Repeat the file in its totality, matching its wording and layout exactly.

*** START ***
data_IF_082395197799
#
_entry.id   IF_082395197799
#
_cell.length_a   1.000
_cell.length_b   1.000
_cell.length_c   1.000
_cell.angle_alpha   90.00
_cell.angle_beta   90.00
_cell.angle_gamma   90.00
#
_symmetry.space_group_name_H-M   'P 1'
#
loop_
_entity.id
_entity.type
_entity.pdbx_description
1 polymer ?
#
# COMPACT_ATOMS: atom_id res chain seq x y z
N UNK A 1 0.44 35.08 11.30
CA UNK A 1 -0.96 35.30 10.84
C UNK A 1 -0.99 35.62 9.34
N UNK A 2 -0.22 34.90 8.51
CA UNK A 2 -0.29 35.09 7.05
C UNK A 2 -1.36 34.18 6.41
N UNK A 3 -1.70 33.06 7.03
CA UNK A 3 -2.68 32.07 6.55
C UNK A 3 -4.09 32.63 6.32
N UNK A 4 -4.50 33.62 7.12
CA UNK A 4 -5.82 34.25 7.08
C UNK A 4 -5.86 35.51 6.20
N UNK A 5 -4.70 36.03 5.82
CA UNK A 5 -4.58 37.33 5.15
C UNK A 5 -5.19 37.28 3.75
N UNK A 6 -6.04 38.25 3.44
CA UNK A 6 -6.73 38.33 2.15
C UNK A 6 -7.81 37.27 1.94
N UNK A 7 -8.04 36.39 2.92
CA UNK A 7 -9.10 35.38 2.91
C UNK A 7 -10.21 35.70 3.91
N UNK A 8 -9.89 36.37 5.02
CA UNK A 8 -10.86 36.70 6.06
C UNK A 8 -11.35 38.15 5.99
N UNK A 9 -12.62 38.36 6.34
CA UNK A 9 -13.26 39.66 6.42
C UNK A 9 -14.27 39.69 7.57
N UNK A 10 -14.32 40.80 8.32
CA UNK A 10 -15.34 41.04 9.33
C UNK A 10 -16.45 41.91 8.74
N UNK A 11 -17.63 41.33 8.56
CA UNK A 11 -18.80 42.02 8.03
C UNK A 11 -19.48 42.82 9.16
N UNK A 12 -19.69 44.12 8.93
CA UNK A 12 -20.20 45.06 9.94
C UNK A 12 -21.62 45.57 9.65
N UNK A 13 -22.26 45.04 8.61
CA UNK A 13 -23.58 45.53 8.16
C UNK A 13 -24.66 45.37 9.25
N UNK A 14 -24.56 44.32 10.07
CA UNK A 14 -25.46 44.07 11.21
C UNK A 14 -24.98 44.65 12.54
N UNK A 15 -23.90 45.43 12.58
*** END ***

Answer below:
data_IF_082395197799
#
_entry.id   IF_082395197799
#
_cell.length_a   1.000
_cell.length_b   1.000
_cell.length_c   1.000
_cell.angle_alpha   90.00
_cell.angle_beta   90.00
_cell.angle_gamma   90.00
#
_symmetry.space_group_name_H-M   'P 1'
#
loop_
_entity.id
_entity.type
_entity.pdbx_description
1 polymer ?
#
# COMPACT_ATOMS: atom_id res chain seq x y z
N UNK A 1 0.44 35.08 11.30
CA UNK A 1 -0.96 35.30 10.84
C UNK A 1 -0.99 35.62 9.34
N UNK A 2 -0.22 34.90 8.51
CA UNK A 2 -0.29 35.09 7.05
C UNK A 2 -1.36 34.18 6.41
N UNK A 3 -1.70 33.06 7.03
CA UNK A 3 -2.68 32.07 6.55
C UNK A 3 -4.09 32.63 6.32
N UNK A 4 -4.50 33.62 7.12
CA UNK A 4 -5.82 34.25 7.08
C UNK A 4 -5.86 35.51 6.20
N UNK A 5 -4.70 36.03 5.82
CA UNK A 5 -4.58 37.33 5.15
C UNK A 5 -5.19 37.28 3.75
N UNK A 6 -6.04 38.25 3.44
CA UNK A 6 -6.73 38.33 2.15
C UNK A 6 -7.81 37.27 1.94
N UNK A 7 -8.04 36.39 2.92
CA UNK A 7 -9.10 35.38 2.91
C UNK A 7 -10.21 35.70 3.91
N UNK A 8 -9.89 36.37 5.02
CA UNK A 8 -10.86 36.70 6.06
C UNK A 8 -11.35 38.15 5.99
N UNK A 9 -12.62 38.36 6.34
CA UNK A 9 -13.26 39.66 6.42
C UNK A 9 -14.27 39.69 7.57
N UNK A 10 -14.32 40.80 8.32
CA UNK A 10 -15.34 41.04 9.33
C UNK A 10 -16.45 41.91 8.74
N UNK A 11 -17.63 41.33 8.56
CA UNK A 11 -18.80 42.02 8.03
C UNK A 11 -19.48 42.82 9.16
N UNK A 12 -19.69 44.12 8.93
CA UNK A 12 -20.20 45.06 9.94
C UNK A 12 -21.62 45.57 9.65
N UNK A 13 -22.26 45.04 8.61
CA UNK A 13 -23.58 45.53 8.16
C UNK A 13 -24.66 45.37 9.25
N UNK A 14 -24.56 44.32 10.07
CA UNK A 14 -25.46 44.07 11.21
C UNK A 14 -24.98 44.65 12.54
N UNK A 15 -23.90 45.43 12.58